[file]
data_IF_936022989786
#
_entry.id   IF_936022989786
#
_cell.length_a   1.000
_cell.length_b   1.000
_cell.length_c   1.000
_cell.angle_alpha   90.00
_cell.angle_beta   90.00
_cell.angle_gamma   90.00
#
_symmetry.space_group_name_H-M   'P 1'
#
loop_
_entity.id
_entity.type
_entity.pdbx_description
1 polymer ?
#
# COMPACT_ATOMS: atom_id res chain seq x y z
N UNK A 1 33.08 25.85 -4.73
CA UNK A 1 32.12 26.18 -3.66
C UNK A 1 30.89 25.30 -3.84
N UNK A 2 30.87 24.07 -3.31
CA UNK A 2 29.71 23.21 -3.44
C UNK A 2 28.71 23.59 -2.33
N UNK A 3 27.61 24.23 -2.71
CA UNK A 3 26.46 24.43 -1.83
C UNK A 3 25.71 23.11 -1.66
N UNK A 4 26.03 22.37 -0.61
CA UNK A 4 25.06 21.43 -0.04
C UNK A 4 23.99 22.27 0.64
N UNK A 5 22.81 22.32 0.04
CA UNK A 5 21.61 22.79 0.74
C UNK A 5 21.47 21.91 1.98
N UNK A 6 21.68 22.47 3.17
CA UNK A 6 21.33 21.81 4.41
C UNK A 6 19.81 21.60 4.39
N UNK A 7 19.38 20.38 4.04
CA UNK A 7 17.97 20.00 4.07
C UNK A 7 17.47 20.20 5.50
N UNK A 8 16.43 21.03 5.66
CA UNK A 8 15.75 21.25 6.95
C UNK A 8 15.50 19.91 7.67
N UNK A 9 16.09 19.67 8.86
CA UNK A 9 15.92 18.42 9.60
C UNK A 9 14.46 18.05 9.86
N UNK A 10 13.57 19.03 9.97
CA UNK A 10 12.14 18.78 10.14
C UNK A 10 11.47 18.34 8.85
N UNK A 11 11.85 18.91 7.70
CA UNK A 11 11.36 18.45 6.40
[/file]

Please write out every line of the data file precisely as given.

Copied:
data_IF_936022989786
#
_entry.id   IF_936022989786
#
_cell.length_a   1.000
_cell.length_b   1.000
_cell.length_c   1.000
_cell.angle_alpha   90.00
_cell.angle_beta   90.00
_cell.angle_gamma   90.00
#
_symmetry.space_group_name_H-M   'P 1'
#
loop_
_entity.id
_entity.type
_entity.pdbx_description
1 polymer ?
#
# COMPACT_ATOMS: atom_id res chain seq x y z
N UNK A 1 33.08 25.85 -4.73
CA UNK A 1 32.12 26.18 -3.66
C UNK A 1 30.89 25.30 -3.84
N UNK A 2 30.87 24.07 -3.31
CA UNK A 2 29.71 23.21 -3.44
C UNK A 2 28.71 23.59 -2.33
N UNK A 3 27.61 24.23 -2.71
CA UNK A 3 26.46 24.43 -1.83
C UNK A 3 25.71 23.11 -1.66
N UNK A 4 26.03 22.37 -0.61
CA UNK A 4 25.06 21.43 -0.04
C UNK A 4 23.99 22.27 0.64
N UNK A 5 22.81 22.32 0.04
CA UNK A 5 21.61 22.79 0.74
C UNK A 5 21.47 21.91 1.98
N UNK A 6 21.68 22.47 3.17
CA UNK A 6 21.33 21.81 4.41
C UNK A 6 19.81 21.60 4.39
N UNK A 7 19.38 20.38 4.04
CA UNK A 7 17.97 20.00 4.07
C UNK A 7 17.47 20.20 5.50
N UNK A 8 16.43 21.03 5.66
CA UNK A 8 15.75 21.25 6.95
C UNK A 8 15.50 19.91 7.67
N UNK A 9 16.09 19.67 8.86
CA UNK A 9 15.92 18.42 9.60
C UNK A 9 14.46 18.05 9.86
N UNK A 10 13.57 19.03 9.97
CA UNK A 10 12.14 18.78 10.14
C UNK A 10 11.47 18.34 8.85
N UNK A 11 11.85 18.91 7.70
CA UNK A 11 11.36 18.45 6.40